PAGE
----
Was Tiger Woods’ victory in the Tour Championship on September 23 the greatest comeback in sports history?
It was, to be sure, huge. Even more, it was Hoganesque.
Only 18 months before the win, Woods could barely move, let alone swing a golf club. “I was beyond playing. I couldn’t sit. I couldn’t walk. I couldn’t lay down without feeling the pain in my back and my leg,” he says. In April 2017, he was lying on an operating table undergoing spinal fusion surgery, an operation that finally seemed to end years of physical and emotional agony, years that he no longer competed like the all-time great with 14 major championships, years that he barely competed at all.
But a year and a half after that surgery, the vast throngs at the East Lake Golf Club in Atlanta were celebrating the 42-year-old Woods’ 80th Tour victory, his first in five years. How far he had come in such a short time was astounding.
“Probably the low point was not knowing if I’d ever be able to live pain-free again,’’ Woods said after his victory. “Am I going to be able to sit, stand, walk, lay down without feeling the pain that I was in? I just didn’t want to live that way.”
Yes, Woods overcame a lot to win again on the Tour. But Ben Hogan nearly died.
In February 1949, while driving with his wife Valerie in rural West Texas on a foggy patch of road, Hogan’s car collided head-on with a Greyhound bus. He threw himself in front of his wife to protect her, an act of heroism that also saved his own life. The steering column was driven through the back of his seat. Hogan broke his pelvis, ankle, collar bone and chipped his ribs. While in the hospital he also developed blood clots that required delicate surgery. Like Woods, Hogan doubted that he would ever be a Tour player again.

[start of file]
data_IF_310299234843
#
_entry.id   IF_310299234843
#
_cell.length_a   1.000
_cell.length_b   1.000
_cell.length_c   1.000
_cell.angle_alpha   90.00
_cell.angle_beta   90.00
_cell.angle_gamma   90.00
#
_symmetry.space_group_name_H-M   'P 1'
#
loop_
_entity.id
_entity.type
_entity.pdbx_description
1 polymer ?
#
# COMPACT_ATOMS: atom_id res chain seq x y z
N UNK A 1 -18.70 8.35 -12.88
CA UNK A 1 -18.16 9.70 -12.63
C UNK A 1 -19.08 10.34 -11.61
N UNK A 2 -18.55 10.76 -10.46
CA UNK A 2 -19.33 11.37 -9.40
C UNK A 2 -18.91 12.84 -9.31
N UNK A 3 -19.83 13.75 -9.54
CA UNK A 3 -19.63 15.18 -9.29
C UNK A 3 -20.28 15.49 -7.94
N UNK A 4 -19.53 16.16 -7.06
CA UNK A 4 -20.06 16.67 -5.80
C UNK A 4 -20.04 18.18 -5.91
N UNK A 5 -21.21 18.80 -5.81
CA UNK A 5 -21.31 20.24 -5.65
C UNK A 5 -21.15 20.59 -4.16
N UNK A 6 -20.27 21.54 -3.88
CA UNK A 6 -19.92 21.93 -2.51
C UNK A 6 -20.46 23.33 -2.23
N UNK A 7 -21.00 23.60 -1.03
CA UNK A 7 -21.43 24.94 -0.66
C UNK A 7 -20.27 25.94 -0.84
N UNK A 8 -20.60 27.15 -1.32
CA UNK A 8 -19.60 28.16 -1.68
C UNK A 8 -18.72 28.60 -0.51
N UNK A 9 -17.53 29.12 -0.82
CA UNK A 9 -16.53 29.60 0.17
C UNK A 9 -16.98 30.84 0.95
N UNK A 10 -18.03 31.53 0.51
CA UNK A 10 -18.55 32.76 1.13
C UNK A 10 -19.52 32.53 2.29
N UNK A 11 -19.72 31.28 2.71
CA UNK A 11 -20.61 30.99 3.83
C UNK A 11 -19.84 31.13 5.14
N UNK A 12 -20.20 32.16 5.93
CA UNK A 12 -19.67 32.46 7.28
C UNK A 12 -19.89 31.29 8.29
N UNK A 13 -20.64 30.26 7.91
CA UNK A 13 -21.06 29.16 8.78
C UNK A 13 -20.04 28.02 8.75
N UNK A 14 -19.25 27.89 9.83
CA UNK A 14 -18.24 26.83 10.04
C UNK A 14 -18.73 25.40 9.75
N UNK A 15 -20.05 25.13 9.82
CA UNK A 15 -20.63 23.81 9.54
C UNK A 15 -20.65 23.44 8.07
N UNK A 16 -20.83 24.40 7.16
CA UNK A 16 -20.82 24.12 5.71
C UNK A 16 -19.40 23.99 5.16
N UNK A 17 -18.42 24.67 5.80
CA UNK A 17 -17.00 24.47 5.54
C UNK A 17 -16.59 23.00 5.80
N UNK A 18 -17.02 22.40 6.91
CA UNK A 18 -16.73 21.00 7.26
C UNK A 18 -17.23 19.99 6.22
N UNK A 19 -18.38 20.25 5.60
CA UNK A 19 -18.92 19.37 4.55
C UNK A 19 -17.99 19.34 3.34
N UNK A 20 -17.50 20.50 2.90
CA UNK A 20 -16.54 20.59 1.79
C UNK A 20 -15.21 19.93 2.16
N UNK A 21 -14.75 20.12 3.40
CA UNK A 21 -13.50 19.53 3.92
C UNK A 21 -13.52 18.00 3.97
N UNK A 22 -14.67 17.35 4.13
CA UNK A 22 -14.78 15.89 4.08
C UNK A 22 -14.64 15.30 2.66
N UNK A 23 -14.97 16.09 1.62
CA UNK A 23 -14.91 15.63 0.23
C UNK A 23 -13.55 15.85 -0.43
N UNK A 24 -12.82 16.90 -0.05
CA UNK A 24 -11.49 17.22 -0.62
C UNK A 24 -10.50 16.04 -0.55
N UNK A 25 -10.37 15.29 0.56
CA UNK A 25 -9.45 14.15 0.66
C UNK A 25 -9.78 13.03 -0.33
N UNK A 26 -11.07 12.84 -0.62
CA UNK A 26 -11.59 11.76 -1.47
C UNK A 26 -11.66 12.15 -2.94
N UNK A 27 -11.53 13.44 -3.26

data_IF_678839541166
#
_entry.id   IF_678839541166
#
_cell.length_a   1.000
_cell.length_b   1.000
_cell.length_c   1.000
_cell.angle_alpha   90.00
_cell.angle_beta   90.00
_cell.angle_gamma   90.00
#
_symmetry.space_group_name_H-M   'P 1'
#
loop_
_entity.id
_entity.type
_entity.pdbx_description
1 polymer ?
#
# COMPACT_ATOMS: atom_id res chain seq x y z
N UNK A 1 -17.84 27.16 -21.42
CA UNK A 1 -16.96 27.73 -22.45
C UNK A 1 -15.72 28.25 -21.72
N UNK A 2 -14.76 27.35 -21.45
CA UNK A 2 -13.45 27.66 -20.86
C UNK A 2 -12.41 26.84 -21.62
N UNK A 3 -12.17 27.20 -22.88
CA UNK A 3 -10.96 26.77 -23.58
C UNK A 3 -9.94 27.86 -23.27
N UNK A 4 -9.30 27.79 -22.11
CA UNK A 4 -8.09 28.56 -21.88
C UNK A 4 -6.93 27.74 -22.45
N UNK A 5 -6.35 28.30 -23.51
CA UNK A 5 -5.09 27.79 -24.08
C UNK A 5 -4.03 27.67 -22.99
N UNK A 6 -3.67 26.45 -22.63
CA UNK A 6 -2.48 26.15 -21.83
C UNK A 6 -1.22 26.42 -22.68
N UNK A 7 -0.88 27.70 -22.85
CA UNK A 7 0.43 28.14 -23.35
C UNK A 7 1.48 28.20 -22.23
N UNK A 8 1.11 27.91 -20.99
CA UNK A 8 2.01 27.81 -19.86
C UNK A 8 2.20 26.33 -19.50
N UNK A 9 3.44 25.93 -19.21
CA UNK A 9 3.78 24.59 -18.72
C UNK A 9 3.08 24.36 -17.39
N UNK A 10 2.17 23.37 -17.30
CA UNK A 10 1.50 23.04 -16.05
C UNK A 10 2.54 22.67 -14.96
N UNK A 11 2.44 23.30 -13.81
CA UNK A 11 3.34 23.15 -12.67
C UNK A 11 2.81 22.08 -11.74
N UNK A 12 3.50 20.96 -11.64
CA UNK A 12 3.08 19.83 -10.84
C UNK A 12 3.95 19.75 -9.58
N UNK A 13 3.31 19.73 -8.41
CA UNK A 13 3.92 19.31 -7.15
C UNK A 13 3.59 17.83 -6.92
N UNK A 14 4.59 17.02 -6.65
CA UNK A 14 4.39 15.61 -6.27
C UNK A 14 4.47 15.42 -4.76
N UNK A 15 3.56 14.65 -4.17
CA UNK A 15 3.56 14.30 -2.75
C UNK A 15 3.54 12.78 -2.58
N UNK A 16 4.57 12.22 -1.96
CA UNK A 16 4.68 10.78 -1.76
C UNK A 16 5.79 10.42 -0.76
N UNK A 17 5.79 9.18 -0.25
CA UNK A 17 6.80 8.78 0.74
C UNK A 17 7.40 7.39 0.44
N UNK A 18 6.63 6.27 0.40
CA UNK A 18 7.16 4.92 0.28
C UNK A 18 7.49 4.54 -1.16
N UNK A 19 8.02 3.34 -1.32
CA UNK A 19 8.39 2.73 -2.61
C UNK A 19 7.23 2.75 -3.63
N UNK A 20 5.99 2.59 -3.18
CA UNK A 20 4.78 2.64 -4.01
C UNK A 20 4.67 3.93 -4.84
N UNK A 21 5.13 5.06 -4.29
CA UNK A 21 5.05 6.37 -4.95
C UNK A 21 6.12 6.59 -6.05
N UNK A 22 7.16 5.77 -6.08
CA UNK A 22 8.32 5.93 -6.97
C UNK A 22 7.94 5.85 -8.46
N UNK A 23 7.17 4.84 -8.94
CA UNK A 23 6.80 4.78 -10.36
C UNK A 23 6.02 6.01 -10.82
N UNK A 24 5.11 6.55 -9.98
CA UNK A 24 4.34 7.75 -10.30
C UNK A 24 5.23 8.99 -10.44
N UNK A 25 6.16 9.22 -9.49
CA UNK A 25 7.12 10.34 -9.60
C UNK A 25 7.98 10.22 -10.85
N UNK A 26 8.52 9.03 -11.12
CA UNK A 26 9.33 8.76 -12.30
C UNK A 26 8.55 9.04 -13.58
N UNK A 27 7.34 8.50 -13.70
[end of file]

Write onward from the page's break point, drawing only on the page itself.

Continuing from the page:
“It’s going to be a long haul,” Hogan told reporters back in ’49, “and in my mind, I don’t think that I’ll ever get back the playing edge I had last year. You work for perfection all your life, and then something like this happens. My nervous system has been shot by this, and I don’t see how I can readjust it to competitive golf. But you can bet I’ll be back there swinging.”
Yet, like Woods—famous for a strong work ethic and dedication to the game—Hogan returned to the Tour. It was February 1950, he was 38, and he lost in a playoff to Sam Snead. Then, in June, he won the U.S. Open at Merion. He would win six of his nine majors after the accident that nearly killed him.
It can be argued that Jack Nicklaus and Woods are 1 and 1A among golf’s all-time greats. So, too, it can be argued that Hogan and Woods are 1 and 1A when it comes to the all-time comebacks from injury—and they deserved to be linked in the game’s lore because of it.